Archdiocese Local

Encyclical will be focus of New Year Zoom study group

Pope Francis signs his new encyclical, “Fratelli Tutti, on Fraternity and Social Friendship” after celebrating Mass at the Basilica of St. Francis in Assisi, Italy, Oct. 3, 2020. Young people from around the world met virtually in Assisi Nov. 19-21 to talk about the economy and ecology, including from the point of view of Pope Francis’ encyclical. (CNS photo/Vatican Media)

by Jill Ragar Esfeld

ATCHISON — The title alone of Pope Francis’ third encyclical really says it all:  In English, “Fratelli tutti” means “Brothers and sisters all.”

“The encyclical is really about getting people to love each other in every sense of the word,” said Sister Anne Shepard, OSB. “The whole theme is being a culture of encounter — particularly encountering people that are different than we are.”

To encourage that encounter the Sophia Center is offering a Zoom discussion group on this important document facilitated by Sister Anne, Benedictine Sister Barbara McCracken and Steve Bruns, an oblate of Mount St. Scholastica, Atchison.

All three have a background in Catholic social teaching.

The discussion group will meet every Friday during the month of January 2022, covering two chapters of the encyclical during each session.

Participants will read the chapters ahead of time and reflect on questions provided by the Sophia Center.

At each session, facilitators will present an overview of the chapters, followed by a breakout into small chat rooms where participants can ask questions, share insights and get to know each other.

Then participants will reunite for a final discussion.

It is hoped the group will include a diverse mix of ethnic, religious and socioeconomic experience.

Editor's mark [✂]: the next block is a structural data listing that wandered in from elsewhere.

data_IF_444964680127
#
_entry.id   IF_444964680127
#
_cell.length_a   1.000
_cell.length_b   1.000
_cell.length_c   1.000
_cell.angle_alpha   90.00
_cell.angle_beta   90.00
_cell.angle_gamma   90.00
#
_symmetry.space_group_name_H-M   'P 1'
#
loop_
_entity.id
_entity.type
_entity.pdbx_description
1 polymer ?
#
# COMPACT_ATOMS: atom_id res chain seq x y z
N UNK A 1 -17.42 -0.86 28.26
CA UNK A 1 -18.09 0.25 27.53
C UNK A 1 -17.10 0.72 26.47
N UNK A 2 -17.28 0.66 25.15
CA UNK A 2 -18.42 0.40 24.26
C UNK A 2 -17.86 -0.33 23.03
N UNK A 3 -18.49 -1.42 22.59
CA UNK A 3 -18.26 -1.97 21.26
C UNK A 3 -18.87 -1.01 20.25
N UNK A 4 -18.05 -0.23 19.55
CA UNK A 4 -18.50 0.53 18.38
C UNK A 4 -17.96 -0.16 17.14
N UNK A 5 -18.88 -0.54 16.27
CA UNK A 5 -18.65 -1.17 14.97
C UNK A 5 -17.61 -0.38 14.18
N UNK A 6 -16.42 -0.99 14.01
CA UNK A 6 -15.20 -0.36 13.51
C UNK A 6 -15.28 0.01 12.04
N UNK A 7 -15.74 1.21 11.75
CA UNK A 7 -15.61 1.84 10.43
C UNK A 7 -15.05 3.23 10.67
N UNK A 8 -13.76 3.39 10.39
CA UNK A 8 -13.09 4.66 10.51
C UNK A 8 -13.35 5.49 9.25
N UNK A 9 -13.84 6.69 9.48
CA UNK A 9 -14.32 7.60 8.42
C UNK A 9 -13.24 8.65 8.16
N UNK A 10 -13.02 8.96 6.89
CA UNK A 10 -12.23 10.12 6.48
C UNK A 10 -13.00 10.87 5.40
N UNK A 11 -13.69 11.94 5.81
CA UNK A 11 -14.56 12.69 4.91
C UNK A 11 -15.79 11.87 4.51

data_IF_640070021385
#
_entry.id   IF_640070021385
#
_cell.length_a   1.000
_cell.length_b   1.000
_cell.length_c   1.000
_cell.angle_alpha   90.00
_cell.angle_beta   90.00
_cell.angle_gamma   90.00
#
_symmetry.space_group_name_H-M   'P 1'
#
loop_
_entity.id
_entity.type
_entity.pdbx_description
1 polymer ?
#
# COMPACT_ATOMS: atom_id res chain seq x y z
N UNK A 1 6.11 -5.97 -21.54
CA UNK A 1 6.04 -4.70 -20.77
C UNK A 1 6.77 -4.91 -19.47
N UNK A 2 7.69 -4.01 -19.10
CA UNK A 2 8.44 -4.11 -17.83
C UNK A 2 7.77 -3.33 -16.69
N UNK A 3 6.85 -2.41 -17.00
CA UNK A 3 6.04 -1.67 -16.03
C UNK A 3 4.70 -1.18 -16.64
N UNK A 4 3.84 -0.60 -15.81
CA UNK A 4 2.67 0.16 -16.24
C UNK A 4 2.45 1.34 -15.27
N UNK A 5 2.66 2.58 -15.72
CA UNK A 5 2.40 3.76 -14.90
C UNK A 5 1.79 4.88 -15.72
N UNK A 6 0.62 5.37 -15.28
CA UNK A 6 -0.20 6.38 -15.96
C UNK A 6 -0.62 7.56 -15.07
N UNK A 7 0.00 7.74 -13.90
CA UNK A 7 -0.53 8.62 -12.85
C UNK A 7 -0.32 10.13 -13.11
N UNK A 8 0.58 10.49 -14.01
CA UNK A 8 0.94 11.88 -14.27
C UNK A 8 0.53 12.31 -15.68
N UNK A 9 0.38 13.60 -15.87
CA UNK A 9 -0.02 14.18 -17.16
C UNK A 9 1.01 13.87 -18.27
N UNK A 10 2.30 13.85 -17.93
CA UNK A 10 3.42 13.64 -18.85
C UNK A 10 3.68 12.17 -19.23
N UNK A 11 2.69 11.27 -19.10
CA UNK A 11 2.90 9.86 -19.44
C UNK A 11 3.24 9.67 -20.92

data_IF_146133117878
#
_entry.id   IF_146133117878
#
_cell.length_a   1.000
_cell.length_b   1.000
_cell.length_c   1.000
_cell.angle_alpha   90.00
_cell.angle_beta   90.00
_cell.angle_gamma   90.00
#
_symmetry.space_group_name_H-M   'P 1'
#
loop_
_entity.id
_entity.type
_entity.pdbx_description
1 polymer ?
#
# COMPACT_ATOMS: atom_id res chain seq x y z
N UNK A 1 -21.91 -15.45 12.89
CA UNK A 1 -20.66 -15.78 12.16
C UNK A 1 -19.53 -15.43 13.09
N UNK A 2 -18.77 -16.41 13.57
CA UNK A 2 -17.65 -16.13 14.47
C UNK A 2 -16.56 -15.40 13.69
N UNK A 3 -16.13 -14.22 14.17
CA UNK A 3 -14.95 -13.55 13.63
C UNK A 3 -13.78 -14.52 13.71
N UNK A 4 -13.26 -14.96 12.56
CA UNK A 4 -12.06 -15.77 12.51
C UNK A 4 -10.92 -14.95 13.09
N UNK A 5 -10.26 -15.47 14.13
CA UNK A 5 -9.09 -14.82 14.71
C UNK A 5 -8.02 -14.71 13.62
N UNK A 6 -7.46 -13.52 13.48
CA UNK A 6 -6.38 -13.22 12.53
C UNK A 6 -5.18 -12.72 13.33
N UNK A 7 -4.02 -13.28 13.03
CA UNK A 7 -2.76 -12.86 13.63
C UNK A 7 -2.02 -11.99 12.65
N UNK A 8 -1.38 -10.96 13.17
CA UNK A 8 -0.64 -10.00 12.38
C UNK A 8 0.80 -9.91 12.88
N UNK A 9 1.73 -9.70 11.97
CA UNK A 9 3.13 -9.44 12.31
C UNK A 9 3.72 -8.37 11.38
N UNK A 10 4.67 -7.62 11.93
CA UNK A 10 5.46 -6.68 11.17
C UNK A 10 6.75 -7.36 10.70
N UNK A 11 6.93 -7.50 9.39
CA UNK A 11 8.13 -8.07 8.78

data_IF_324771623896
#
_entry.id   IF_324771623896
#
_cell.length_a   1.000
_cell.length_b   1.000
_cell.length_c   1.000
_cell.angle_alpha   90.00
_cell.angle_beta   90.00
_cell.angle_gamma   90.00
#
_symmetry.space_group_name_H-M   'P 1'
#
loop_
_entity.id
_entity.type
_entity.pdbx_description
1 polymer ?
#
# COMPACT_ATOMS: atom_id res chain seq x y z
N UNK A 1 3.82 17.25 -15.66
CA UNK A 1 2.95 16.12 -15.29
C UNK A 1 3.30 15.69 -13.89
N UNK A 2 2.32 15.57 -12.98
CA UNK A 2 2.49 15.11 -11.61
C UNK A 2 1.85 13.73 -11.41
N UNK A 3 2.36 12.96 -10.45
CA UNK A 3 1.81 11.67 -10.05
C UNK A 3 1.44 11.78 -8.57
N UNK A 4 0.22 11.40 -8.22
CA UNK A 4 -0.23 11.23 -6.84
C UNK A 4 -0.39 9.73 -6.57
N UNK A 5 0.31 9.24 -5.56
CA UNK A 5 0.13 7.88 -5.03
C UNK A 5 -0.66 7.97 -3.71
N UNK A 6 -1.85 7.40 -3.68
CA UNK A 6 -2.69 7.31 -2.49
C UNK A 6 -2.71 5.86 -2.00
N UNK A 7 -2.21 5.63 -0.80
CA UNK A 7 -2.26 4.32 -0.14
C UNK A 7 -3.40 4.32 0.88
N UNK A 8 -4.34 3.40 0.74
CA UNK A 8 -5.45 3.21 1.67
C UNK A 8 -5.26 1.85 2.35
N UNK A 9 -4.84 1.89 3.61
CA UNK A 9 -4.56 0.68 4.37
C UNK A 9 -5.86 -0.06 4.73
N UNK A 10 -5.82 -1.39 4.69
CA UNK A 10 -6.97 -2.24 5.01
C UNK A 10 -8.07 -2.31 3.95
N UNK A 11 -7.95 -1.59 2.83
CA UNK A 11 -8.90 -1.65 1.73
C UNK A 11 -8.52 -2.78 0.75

It will be a national encounter, as people have already signed up from as far away as California, New Jersey and Florida, and will include Catholics as well as non-Catholics.

“That’s what excites us,” said Sister Anne. “We’re going to have people from multiple faith experiences around the Zoom camera.

“And their participation and reflecting with us is going to be a major part of what we do.”

Sister Anne’s personal hope is that everyone, everywhere, reads this important document. It can be purchased in various print formats or downloaded for free from the Vatican website at:

But that’s only the first step.

“If you read it with others,” said Sister Anne, “you read it rather than just leave it on the shelf.

“And you reflect on: ‘What does this have to do with me and my life?’ and then: ‘How do I move forward so I can encounter people that are different from me?’”

Those questions are particularly important in the current political atmosphere.

“There is so much bipartisanship and division,” said Sister Anne. “What can we do as participants to try to bridge that gap?”

If you’re interested in joining the group, but not tech-savvy, not to worry, said Sister Anne.

“I am a certified techno moron,” she admitted. “With Zoom, you click it and it comes up.

“If I can do it, anyone can do it.”

Bruns agreed and added that the encyclical itself is very reader-friendly.

“The encyclical is addressed to everyone in the world,” he said. “And it’s written in that style.

“It’s not a complicated document. It’s very straightforward, easy to read and understand.”

All three presenters are committed to helping people not just understand, but also act on the pope’s message of love. They believe it is needed now more than ever.

“The world is always messed up,” said Sister Barbara. “But right now, it’s rather acute I think.”

It is hoped this discussion group will help Catholics and others come together through a sharing of insight and wisdom.

“To me this is a very, very spiritual experience,” said Sister Barbara. “It goes right to the heart and depth of who we are as human beings, as God’s children.

“When we aren’t united, we need to work at being united.”

About the author

Jill Esfeld

Jill Ragar Esfeld received a degree in Writing from Missouri State University and started her profession as a magazine feature writer, but quickly transitioned to technical/instructional writing where she had a successful career spanning more than 20 years. She returned to feature writing when she began freelancing for The Leaven in 2004. Her articles have won several awards from the Catholic Press Association. Jill grew up in Christ the King parish in Kansas City, Missouri; and has been a member of Holy Trinity Parish in Lenexa, Kansas, for 35 years.

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